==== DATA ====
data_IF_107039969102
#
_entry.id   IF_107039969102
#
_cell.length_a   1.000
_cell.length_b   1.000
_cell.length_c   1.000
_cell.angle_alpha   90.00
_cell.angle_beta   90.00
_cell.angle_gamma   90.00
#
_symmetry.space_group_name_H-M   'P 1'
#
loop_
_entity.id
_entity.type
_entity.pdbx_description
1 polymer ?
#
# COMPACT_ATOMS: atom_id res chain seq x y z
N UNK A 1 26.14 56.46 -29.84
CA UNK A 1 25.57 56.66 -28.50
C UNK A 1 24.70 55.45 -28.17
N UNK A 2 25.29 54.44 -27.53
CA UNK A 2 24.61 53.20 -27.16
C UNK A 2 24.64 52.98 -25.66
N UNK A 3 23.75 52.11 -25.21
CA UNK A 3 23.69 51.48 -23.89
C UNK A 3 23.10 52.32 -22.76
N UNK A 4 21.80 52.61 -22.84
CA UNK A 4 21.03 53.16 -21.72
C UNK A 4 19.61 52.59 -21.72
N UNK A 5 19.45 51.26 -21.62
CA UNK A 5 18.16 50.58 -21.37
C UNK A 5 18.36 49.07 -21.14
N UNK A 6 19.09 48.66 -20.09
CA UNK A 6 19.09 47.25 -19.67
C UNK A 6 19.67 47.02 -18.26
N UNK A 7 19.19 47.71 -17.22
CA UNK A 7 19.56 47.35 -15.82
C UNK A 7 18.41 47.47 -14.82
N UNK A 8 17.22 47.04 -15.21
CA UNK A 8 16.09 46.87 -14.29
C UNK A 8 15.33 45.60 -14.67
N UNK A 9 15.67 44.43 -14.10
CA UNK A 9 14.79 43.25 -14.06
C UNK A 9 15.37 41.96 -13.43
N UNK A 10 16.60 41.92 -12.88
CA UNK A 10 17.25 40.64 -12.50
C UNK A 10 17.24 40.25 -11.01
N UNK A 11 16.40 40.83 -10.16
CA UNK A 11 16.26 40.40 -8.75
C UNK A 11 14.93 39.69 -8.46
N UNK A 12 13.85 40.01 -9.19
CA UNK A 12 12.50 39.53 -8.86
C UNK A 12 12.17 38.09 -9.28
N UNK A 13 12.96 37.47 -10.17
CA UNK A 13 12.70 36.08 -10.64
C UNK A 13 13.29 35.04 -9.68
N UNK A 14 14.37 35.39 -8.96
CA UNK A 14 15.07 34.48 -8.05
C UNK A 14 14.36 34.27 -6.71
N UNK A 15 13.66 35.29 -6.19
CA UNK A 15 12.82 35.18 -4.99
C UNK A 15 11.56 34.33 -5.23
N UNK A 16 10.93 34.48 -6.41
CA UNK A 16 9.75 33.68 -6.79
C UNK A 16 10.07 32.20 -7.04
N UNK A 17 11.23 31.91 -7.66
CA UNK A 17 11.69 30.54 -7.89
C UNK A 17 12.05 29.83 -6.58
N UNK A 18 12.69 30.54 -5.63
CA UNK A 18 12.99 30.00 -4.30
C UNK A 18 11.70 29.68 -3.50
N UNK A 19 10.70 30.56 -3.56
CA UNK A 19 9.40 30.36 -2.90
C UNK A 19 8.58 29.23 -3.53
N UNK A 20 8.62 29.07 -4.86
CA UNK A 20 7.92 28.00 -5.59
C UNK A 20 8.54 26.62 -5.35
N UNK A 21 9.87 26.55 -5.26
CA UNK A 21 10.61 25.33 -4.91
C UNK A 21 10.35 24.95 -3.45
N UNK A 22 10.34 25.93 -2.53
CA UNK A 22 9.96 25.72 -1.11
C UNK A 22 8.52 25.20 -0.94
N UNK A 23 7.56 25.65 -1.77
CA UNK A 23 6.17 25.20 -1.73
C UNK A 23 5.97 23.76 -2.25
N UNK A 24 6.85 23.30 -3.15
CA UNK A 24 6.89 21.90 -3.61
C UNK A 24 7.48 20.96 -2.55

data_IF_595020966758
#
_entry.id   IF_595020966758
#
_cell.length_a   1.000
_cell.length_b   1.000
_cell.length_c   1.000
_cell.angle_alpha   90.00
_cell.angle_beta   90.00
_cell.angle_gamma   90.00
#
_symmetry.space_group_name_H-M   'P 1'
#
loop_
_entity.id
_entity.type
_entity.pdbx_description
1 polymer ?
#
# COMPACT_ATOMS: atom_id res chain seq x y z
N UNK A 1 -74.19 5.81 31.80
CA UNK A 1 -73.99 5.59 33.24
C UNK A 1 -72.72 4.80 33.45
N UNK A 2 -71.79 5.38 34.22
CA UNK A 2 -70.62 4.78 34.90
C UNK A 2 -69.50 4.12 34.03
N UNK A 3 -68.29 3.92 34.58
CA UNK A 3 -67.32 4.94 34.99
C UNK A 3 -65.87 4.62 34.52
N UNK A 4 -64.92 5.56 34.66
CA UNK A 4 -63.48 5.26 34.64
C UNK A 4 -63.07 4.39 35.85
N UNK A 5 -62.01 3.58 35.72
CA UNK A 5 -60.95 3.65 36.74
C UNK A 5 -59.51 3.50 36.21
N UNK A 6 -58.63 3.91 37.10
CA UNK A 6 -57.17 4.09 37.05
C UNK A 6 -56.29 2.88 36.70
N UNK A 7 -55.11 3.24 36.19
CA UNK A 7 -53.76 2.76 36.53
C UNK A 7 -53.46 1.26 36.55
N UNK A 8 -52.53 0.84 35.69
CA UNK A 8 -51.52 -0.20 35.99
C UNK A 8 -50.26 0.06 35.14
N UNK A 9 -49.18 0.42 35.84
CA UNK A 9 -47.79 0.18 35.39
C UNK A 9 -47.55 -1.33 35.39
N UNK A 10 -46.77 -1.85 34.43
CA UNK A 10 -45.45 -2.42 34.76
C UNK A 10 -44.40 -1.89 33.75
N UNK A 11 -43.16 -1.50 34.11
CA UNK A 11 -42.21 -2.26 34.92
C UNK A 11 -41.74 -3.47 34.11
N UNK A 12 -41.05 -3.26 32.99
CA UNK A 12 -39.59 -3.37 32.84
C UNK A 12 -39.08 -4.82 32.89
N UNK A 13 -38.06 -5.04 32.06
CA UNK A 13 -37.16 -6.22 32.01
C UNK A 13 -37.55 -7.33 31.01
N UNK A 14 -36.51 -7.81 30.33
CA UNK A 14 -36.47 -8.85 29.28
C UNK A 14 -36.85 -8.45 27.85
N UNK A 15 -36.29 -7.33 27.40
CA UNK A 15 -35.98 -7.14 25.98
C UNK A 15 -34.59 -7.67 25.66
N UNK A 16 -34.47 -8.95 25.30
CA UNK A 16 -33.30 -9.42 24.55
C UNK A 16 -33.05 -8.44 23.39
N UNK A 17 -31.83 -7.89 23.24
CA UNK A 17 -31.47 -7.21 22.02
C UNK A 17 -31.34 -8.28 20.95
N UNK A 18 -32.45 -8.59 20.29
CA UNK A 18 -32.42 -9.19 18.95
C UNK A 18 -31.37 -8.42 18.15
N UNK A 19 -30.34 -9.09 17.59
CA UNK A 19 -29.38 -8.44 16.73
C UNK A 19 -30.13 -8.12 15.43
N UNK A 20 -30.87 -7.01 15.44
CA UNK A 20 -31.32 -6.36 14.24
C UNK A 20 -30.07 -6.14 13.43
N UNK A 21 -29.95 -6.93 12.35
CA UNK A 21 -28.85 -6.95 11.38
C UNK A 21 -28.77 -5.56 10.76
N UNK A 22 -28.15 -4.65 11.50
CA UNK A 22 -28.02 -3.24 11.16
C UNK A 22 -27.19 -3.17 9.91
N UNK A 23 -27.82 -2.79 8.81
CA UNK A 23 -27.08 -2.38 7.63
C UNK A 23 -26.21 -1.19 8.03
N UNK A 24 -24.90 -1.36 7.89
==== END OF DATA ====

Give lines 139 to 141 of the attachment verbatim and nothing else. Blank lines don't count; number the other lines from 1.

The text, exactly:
C UNK A 9 -47.55 -1.33 35.39
N UNK A 10 -46.77 -1.85 34.43
CA UNK A 10 -45.45 -2.42 34.76